Chocolate may not be the first thing that comes to mind when one thinks of Vietnam.
Yet in recent years, five-year-old artisan chocolate brand Marou Faiseurs de Chocolat from Ho Chi Minh City has been making waves worldwide. It has been written about in The New York Times and Forbes.com, and Marou's single- origin dark chocolate bars are sold everywhere from Britain to Thailand.
But the brand came about because of boredom. French-Japanese Samuel Maruta, 42, had ditched his job in banking and was itching to do something "more fun".
He met Frenchman Vincent Mourou, 44, in 2010, when both were based in Ho Chi Minh City. Mr Mourou had left his advertising job. The like-minded duo realised they shared a passion for cacao, and became business partners.
They had considered going into coffee as Mr Maruta has connections with coffee farmers in Vietnam. But, observing that chocolate was an untapped market in the country, they went the cocoa route instead.
They started to get in touch with cacao farmers with the help of their coffee connections.
On the brand's early days, Mr Maruta says: "We started tinkering with chocolate at home. We would roast beans in the oven and grind them with a blender. But the chocolate would always be gritty."
Marou's beginnings also resulted in a detour to Singapore.
Looking for a machine to achieve a smoother texture, Mr Maruta realised that using a stone grinder would work best. "We figured that since Indian cuisine uses stone grinders for their spices, we should go to an Indian restaurant to find one. The owner directed us to Singapore, to Mustafa Centre in Little India," says the father of two daughters aged 13 and 11.
Since then, Marou - a combination of Mr Maruta and Mr Mourou's family names - chocolates have been ground with 15 industrial- sized stone grinders. One grinder produces about 25kg of chocolate.
The chocolate bars are labelled according to the province the beans come from, such as Tien Giang, Dong Nai and Ba Ria - all in southern Vietnam.
To cater to the surge in demand, production capacity will be increased. Mr Maruta says: "We now do 100kg of chocolate a month and can go up to three tonnes."
They work with 15 farms and started an "experimental plantation" last year by planting 2,500 cacao trees as the land owner wanted to attract tourists. Mr Maruta says: "The owner wanted to clear out all the trees and plant rubber ones. But then, rubber trees aren't exactly very sexy for people to visit. However, people like cacao."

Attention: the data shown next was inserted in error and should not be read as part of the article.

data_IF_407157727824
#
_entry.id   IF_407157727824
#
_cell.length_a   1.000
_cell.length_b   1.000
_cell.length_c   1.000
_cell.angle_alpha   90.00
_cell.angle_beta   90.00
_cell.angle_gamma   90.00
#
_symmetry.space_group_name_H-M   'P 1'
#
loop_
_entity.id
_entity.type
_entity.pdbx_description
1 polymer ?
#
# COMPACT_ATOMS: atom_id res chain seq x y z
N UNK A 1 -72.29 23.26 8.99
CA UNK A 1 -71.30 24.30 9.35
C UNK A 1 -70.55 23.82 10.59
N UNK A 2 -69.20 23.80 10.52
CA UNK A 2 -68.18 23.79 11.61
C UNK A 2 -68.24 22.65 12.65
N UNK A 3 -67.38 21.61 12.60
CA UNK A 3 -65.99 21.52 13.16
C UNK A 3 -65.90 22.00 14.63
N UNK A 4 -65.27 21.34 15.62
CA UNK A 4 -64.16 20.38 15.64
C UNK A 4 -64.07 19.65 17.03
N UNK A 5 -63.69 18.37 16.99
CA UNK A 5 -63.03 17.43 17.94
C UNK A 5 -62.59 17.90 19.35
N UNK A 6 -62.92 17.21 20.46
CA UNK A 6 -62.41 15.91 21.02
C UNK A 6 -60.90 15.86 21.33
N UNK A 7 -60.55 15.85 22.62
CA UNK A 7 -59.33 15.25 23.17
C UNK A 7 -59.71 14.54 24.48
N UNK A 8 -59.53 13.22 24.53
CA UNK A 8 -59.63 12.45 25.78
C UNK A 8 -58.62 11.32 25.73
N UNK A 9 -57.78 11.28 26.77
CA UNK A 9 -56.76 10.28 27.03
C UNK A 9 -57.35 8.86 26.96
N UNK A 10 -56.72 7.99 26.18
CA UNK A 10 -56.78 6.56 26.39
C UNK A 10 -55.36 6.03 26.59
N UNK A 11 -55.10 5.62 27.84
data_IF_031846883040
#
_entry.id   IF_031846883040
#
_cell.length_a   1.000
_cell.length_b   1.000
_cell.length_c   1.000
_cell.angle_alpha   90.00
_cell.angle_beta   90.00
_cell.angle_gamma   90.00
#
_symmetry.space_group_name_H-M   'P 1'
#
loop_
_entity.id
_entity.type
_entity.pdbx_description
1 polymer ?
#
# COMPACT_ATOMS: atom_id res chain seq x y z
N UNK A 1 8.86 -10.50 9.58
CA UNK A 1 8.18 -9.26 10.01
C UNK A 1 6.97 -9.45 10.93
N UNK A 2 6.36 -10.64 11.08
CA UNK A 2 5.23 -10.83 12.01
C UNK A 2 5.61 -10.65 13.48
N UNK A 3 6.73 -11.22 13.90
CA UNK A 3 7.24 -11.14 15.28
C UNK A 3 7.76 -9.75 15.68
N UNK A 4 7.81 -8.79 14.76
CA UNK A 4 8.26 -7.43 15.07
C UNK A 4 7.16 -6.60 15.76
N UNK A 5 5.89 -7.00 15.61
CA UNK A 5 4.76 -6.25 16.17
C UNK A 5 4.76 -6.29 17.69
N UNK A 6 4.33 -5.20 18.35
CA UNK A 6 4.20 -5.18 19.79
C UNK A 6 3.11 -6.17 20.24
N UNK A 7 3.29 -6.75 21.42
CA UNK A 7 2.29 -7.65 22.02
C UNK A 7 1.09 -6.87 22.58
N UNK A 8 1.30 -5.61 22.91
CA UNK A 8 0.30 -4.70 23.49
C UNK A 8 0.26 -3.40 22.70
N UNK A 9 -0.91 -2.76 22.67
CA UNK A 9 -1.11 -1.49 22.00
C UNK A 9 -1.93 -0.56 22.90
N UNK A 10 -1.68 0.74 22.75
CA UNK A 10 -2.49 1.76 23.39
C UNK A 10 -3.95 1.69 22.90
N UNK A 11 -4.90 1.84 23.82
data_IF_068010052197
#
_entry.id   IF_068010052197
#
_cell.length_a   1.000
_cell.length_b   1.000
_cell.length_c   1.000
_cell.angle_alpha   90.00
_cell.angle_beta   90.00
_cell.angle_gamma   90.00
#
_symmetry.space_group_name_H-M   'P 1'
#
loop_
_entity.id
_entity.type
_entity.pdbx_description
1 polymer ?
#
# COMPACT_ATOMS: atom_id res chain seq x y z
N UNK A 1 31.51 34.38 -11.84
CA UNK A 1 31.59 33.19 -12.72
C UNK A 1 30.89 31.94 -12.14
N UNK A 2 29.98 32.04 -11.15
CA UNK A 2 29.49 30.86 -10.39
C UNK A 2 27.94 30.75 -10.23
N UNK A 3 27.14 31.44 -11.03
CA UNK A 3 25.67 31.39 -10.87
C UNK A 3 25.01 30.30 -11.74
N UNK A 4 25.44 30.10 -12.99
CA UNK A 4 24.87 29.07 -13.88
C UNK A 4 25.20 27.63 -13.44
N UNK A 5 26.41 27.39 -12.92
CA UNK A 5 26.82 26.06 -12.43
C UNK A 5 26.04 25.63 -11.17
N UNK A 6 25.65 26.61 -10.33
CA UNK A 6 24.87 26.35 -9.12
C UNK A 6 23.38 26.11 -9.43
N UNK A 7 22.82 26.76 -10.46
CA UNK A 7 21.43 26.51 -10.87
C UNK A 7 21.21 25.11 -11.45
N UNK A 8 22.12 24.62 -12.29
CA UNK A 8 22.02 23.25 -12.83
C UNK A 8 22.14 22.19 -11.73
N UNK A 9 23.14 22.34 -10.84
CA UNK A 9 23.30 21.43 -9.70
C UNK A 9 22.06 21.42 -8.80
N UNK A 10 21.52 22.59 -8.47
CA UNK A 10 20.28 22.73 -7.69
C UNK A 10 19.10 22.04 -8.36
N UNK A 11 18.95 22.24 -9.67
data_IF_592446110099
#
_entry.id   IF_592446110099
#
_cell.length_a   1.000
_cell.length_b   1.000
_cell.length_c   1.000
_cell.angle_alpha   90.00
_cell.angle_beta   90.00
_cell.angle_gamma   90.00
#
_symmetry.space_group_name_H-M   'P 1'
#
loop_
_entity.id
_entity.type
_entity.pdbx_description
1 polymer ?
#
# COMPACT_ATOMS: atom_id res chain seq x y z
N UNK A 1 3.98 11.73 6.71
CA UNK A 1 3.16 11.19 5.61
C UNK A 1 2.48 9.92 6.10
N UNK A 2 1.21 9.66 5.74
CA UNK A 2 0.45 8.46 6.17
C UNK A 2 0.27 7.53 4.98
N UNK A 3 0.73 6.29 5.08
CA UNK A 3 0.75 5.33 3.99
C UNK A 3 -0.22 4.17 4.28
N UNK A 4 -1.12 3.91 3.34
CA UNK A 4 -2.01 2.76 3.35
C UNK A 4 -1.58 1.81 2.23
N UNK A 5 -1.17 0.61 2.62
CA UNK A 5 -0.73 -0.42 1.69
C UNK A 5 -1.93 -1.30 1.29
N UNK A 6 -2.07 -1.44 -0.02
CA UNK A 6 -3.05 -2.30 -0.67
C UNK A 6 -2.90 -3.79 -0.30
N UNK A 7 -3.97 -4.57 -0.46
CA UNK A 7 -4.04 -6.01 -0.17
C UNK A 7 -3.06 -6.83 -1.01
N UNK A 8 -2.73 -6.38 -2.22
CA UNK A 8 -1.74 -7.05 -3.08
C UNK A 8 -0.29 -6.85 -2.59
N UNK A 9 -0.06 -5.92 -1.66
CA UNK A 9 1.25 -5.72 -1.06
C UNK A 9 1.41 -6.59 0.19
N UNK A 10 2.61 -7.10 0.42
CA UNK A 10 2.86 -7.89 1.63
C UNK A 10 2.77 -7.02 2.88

Calling it a "long-term investment", he adds that they will see results only in 2020.
It is still very much a learning journey for them.
Mr Maruta gives the example of the limited-edition Treasure Island bar, made with cacao from the Tan Phu Dong island in the middle of the Mekong River. He says that last year, the area suffered from bad drought and sea water flowed upstream instead. Trees died and the harvest was poor.
The chocolate-makers are also busy doing collaborations.
Mr Maruta was recently in Singapore for the launch of exclusive Marou chocolates in partnership with Gallery & Co in the National Gallery Singapore and Ho Chi Minh-based creative agency Rice Creative.
It has been a year in the making and began when he visited Singapore last year. He was taken on a private visit to the museum before it opened and got inspired by the tree-like beams, black-and-white marble tiles on the former Supreme Court foyer and the dappled light that shines through the reflection pools on the roof of the City Hall building. These are reflected in the packaging of the bars.
The pack of three chocolate bars - plain dark chocolate, sea salt and candied chilli pepper - costs $29.90 and is sold exclusively at Gallery & Co. The rest of Marou's collection can be bought at Hello Chocolate's kiosk in Pedder on Scotts at Scotts Square.
Mr Maruta has also been busy with the new Maison Marou, which opened in Ho Chi Minh City in May. The cafe sells the brand's chocolate bars as well as bon bons, pastries and drinks.
On their journey so far, he says: "We are riding the wave of the bean-to-bar trend. Five years ago, I would have to explain what the trend is and about single-origin chocolate. Now, people are getting used to trying chocolate from diverse places. They start to appreciate our work."
• The Marou & Co chocolates trio pack ($29.90) is exclusively available at Gallery & Co, National Gallery Singapore, 1 St Andrew's Road. For the rest of the Marou chocolate collection, go to www.hellochocolate.asia or its kiosk at Pedder on Scotts, 6 Scotts Road, Scotts Square, Level 2.